But once Blake was rediscovered by the Pre-Raphaelites amongst others, he never went away! Today, there are references to him everywhere, in computer games, in countless books, in the 2012 Olympic opening ceremony, children still read The Tyger at school, we all sing Jerusalem, Tate Britain has a dedicated Blake room. He is ubiquitous.
John Higgs, writer and cultural historian, sets out to analyse why it is that he is so popular, so revered now in the 21st century. This 79 page paperback is an appetiser for Higgs’ in depth work on Blake that was published earlier this year William Blake vs the World, which I’m still reading and digesting. Wonderful.
The Sixties by Jenny Diski
for Diski, the sixties began a little later than Larkin’s 1963, and continued until about 1974. I won’t quibble with her personal interpretation, she was there in the middle of it. I do remember being shown the pink and yellow paving slabs of Carnaby Street though in the mid-sixties and being given a flower and a little bell on a string by hippie types while in London that day with my parents; doubtless, my mum would have been wearing a mini(ish) dress. That was my first experience of Diski’s ‘Sixties’; my last came with my only visit to the Big Biba shop in Kensington, shortly before it closed in 1975 with school friends – I bought a nail varnish. But enough about me…
Diski has divided her experience into six roughly chronological essays, each with a different emphasis – covering essentially clothes, drugs, sex, politics, education and therapy. First, she introduces her concept of the sixties and the themes she will explore, acknowledging that it wasn’t all it was cracked up to be, but ‘the music, however, was undeniably as great as we thought it was.’ Everyone tends to see the 60s as only being exciting in London – Diski makes it clear that there were moments, but her view is far from rose-tinted. Just don’t forget, the music was great though!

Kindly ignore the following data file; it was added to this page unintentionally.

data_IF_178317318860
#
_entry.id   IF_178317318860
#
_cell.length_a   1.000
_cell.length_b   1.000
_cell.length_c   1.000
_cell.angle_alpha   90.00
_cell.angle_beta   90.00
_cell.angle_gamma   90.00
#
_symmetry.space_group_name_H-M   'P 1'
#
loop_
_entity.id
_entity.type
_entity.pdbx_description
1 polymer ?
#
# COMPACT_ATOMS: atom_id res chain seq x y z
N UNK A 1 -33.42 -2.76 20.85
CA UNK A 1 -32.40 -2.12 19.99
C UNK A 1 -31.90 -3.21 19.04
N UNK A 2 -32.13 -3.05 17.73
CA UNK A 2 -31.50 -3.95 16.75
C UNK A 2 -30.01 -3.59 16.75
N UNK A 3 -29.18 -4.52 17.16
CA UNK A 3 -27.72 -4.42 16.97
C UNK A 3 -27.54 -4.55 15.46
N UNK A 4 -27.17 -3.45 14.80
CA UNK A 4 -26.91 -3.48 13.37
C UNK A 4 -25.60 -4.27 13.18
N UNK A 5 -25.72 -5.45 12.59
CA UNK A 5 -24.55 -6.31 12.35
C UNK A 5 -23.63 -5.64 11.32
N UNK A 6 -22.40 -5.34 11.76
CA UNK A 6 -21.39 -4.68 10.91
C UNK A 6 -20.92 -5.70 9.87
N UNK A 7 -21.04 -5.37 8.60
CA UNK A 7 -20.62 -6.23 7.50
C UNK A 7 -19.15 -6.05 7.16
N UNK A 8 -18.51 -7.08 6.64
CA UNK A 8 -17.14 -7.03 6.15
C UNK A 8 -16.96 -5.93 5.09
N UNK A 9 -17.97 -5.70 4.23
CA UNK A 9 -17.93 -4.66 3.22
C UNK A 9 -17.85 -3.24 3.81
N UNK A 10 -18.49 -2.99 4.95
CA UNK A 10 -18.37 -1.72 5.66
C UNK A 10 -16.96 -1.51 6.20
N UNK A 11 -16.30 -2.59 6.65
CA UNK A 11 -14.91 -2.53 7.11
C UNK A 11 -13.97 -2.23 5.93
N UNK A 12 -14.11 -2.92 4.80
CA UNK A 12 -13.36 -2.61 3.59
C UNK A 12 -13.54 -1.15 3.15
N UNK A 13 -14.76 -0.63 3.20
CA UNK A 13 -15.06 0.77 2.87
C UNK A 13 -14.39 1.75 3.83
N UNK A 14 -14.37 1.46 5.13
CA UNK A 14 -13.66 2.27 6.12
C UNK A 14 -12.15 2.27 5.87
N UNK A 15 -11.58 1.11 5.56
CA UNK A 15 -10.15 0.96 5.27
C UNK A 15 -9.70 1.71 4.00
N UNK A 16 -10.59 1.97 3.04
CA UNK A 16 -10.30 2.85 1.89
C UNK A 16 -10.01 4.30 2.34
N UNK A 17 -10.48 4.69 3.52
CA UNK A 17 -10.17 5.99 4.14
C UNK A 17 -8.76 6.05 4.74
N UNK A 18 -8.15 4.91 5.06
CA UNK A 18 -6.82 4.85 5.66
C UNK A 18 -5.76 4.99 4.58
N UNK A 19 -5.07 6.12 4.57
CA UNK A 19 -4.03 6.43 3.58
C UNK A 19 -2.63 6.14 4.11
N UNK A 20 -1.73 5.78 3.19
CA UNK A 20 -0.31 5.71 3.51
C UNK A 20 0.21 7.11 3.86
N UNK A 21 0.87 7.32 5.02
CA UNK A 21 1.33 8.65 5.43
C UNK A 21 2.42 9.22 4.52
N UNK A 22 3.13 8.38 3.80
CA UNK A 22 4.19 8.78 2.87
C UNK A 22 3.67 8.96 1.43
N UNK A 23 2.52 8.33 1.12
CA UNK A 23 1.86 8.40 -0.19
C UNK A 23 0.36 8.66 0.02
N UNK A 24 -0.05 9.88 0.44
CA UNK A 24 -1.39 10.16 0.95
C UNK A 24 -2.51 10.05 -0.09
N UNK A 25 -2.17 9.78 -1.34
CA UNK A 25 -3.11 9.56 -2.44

Amateur by Thomas Page McBee
McBee, a trans man, takes on the challenge of learning to box to appear in a charity match at Madison Square Gardens. Boxing, until recent years has been seen as a most masculine sport, and as he trains, McBee examines what makes a man and the interrelations between masculinity and violence. McBee would go on to become the first trans man to fight in the MSG ring, but as he begins his training, he keeps his trans-ness under wraps, not wanting to test the atmosphere and attitudes to it at the gym.
McBee wrote about his transition in a previous memoir, Man Alive. It was after a street confrontation with another man in 2015 that he decided to take up boxing and later to write about it.
Why do men fight? I began to see the question as a proxy, a starting point, for what I initially thought of as a very personal experiment: If I shone a light on the shadowy truths about how I’d come by my own notions of what makes a man, could I change the story of what being a man means?
It’s not just about boxing though. McBee describes how people started listening to him at work when his voice dropped. He finds himself talking over female colleagues more often than male ones, and taking other men more seriously. He writes with great empathy and clarity in this always thought-provoking memoir, as he edges towards greater understanding of his own masculinity. However it is perhaps in the gym that he sees another kind of maleness, still competitive, but also supportive, less toxic than at the office or out and about. McBee’s rookie experience is nothing special in boxing terms, his relationships with his two coaches and his growing confidence in the changing room provide some moving moments. Add McBee’s wider questions about gender, and the ever-supportive advice and sounding-board of his girlfriend Jess, and this becomes a fine book indeed.
All these short non-fiction books are super reads, and not being lengthy are superb introductions to their authors’ works: thought-provoking, nostalgic, comforting, funny, truthful – all great qualities for non-fiction reading.